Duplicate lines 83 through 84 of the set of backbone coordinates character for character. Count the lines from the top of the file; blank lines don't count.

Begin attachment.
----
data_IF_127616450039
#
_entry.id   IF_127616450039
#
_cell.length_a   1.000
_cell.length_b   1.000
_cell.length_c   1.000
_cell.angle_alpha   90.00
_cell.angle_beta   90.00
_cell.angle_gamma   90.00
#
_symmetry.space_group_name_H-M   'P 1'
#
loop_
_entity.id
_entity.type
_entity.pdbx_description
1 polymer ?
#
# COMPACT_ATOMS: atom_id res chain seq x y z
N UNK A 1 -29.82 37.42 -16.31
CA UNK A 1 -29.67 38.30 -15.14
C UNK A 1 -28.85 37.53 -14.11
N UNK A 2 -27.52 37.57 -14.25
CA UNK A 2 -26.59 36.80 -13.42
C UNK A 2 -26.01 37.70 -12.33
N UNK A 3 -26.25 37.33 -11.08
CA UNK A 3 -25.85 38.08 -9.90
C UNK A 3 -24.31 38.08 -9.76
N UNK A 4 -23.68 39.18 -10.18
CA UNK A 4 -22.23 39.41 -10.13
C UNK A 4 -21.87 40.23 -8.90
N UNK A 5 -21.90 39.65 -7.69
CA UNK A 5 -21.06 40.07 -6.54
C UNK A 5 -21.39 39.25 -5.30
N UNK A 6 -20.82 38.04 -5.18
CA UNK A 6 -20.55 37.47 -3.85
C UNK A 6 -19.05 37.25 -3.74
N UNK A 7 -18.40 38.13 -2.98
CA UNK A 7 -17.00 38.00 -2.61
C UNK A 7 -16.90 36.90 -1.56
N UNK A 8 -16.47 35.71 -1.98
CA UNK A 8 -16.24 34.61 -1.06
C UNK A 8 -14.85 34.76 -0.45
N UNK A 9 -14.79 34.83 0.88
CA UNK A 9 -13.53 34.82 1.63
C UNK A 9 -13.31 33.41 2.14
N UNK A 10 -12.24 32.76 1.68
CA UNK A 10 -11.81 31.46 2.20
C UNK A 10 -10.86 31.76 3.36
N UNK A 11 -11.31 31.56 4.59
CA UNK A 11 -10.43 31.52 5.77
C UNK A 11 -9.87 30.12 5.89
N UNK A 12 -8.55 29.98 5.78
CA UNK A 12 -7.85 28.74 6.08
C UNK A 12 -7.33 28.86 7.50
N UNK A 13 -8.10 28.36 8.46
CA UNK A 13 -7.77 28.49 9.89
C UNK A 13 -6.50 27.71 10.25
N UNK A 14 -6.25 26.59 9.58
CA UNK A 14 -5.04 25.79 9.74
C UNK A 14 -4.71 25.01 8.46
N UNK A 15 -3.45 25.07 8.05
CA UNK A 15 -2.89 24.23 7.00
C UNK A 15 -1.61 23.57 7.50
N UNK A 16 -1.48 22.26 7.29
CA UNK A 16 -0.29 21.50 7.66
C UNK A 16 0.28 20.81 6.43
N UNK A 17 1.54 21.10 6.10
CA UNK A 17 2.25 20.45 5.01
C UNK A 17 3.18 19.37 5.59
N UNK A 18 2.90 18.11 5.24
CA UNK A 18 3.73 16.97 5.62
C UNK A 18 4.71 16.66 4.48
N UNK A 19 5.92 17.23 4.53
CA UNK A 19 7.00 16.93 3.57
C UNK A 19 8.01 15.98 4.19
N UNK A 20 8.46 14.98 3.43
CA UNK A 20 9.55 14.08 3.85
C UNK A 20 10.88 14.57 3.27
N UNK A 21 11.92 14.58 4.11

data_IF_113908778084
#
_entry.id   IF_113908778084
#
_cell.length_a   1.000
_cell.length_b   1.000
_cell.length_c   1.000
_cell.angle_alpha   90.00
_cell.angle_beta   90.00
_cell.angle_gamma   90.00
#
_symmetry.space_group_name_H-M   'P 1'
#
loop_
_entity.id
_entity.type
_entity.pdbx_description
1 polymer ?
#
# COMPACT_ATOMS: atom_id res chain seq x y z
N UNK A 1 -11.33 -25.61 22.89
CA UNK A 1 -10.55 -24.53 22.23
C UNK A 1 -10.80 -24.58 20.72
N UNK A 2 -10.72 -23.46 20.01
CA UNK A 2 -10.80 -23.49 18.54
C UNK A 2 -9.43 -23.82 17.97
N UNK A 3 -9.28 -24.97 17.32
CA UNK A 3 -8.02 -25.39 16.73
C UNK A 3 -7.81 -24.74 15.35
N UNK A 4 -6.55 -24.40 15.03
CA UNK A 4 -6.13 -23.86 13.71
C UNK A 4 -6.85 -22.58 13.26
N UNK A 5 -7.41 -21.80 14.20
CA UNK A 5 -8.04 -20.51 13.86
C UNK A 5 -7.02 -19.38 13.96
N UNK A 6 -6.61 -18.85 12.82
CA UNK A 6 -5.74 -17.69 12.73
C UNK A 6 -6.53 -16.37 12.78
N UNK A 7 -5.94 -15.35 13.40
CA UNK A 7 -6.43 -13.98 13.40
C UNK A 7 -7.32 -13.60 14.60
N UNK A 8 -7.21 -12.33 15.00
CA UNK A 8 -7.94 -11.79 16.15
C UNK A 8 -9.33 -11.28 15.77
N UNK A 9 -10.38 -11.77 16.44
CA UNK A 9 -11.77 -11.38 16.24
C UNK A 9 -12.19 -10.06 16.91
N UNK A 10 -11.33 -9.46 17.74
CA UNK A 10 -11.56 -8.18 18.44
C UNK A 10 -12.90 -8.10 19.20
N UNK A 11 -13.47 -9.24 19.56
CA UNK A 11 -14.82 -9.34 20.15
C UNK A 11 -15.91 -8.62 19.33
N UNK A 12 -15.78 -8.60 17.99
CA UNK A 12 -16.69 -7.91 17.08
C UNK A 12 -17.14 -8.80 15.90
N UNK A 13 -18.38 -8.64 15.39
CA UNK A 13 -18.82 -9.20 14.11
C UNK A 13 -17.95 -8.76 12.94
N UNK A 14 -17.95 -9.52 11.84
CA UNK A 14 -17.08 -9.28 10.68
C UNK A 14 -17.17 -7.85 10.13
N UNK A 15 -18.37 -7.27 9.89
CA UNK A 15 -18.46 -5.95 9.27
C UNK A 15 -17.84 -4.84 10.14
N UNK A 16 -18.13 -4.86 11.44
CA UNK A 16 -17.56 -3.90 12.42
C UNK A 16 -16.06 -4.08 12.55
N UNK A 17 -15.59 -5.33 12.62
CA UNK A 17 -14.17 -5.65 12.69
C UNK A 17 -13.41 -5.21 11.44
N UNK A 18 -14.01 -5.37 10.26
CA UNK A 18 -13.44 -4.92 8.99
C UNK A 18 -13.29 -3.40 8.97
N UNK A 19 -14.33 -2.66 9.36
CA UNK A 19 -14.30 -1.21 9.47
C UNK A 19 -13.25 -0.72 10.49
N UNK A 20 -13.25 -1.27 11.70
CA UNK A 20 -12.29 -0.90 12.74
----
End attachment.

#
_entry.id   IF_113908778084